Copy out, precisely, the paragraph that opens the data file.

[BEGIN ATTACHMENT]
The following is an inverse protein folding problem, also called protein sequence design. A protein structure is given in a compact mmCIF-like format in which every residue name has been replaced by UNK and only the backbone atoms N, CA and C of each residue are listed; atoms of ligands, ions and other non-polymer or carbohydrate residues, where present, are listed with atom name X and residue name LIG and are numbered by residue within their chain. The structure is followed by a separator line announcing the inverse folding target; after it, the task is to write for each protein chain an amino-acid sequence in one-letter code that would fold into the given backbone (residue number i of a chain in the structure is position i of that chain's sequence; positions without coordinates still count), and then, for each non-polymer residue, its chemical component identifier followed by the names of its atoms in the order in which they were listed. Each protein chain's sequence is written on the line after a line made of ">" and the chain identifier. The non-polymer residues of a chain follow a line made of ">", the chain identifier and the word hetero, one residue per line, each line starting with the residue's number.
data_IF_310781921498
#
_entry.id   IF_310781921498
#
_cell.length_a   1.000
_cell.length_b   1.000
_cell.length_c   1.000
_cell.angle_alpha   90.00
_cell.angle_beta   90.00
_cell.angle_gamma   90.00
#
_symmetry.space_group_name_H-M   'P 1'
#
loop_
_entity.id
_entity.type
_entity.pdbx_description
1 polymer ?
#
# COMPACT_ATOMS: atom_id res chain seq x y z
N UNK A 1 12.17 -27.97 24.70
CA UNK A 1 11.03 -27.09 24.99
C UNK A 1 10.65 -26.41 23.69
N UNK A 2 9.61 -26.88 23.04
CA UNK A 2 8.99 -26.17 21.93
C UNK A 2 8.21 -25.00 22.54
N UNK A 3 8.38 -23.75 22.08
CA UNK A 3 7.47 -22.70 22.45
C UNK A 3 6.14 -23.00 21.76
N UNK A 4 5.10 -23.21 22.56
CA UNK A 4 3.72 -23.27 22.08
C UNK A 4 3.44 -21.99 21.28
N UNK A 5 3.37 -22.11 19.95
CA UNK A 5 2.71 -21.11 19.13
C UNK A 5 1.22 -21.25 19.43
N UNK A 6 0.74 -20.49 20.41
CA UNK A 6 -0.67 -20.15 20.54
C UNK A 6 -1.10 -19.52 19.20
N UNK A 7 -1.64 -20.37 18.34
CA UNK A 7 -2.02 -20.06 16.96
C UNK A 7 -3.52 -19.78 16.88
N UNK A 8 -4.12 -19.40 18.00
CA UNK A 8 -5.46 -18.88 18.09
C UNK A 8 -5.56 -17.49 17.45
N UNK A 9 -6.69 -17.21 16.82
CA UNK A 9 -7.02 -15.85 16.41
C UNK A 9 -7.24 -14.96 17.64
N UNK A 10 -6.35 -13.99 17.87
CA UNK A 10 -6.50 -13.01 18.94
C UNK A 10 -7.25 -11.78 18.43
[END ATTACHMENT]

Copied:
The following is an inverse protein folding problem, also called protein sequence design. A protein structure is given in a compact mmCIF-like format in which every residue name has been replaced by UNK and only the backbone atoms N, CA and C of each residue are listed; atoms of ligands, ions and other non-polymer or carbohydrate residues, where present, are listed with atom name X and residue name LIG and are numbered by residue within their chain. The structure is followed by a separator line announcing the inverse folding target; after it, the task is to write for each protein chain an amino-acid sequence in one-letter code that would fold into the given backbone (residue number i of a chain in the structure is position i of that chain's sequence; positions without coordinates still count), and then, for each non-polymer residue, its chemical component identifier followed by the names of its atoms in the order in which they were listed. Each protein chain's sequence is written on the line after a line made of ">" and the chain identifier. The non-polymer residues of a chain follow a line made of ">", the chain identifier and the word hetero, one residue per line, each line starting with the residue's number.